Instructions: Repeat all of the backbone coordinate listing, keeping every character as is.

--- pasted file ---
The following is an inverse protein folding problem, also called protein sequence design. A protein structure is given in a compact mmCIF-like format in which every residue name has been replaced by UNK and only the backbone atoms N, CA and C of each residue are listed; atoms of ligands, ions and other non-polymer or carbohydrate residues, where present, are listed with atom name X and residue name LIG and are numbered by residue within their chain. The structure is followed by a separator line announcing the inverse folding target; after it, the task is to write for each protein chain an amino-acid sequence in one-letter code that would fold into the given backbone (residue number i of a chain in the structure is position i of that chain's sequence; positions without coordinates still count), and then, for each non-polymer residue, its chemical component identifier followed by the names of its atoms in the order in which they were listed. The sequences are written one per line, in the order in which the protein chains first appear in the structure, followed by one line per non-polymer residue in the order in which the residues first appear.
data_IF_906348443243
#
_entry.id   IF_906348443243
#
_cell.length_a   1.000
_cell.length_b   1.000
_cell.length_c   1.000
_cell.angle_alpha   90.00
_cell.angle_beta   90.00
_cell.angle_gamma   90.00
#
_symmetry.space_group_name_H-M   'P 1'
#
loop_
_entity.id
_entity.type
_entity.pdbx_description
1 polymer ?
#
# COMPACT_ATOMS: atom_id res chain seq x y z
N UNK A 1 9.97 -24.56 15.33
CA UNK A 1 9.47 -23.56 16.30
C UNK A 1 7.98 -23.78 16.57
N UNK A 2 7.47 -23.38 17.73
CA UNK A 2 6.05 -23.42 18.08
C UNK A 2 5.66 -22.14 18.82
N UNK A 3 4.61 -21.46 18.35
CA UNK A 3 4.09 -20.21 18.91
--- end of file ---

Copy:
The following is an inverse protein folding problem, also called protein sequence design. A protein structure is given in a compact mmCIF-like format in which every residue name has been replaced by UNK and only the backbone atoms N, CA and C of each residue are listed; atoms of ligands, ions and other non-polymer or carbohydrate residues, where present, are listed with atom name X and residue name LIG and are numbered by residue within their chain. The structure is followed by a separator line announcing the inverse folding target; after it, the task is to write for each protein chain an amino-acid sequence in one-letter code that would fold into the given backbone (residue number i of a chain in the structure is position i of that chain's sequence; positions without coordinates still count), and then, for each non-polymer residue, its chemical component identifier followed by the names of its atoms in the order in which they were listed. The sequences are written one per line, in the order in which the protein chains first appear in the structure, followed by one line per non-polymer residue in the order in which the residues first appear.
data_IF_906348443243
#
_entry.id   IF_906348443243
#
_cell.length_a   1.000
_cell.length_b   1.000
_cell.length_c   1.000
_cell.angle_alpha   90.00
_cell.angle_beta   90.00
_cell.angle_gamma   90.00
#
_symmetry.space_group_name_H-M   'P 1'
#
loop_
_entity.id
_entity.type
_entity.pdbx_description
1 polymer ?
#
# COMPACT_ATOMS: atom_id res chain seq x y z
N UNK A 1 9.97 -24.56 15.33
CA UNK A 1 9.47 -23.56 16.30
C UNK A 1 7.98 -23.78 16.57
N UNK A 2 7.47 -23.38 17.73
CA UNK A 2 6.05 -23.42 18.08
C UNK A 2 5.66 -22.14 18.82
N UNK A 3 4.61 -21.46 18.35
CA UNK A 3 4.09 -20.21 18.91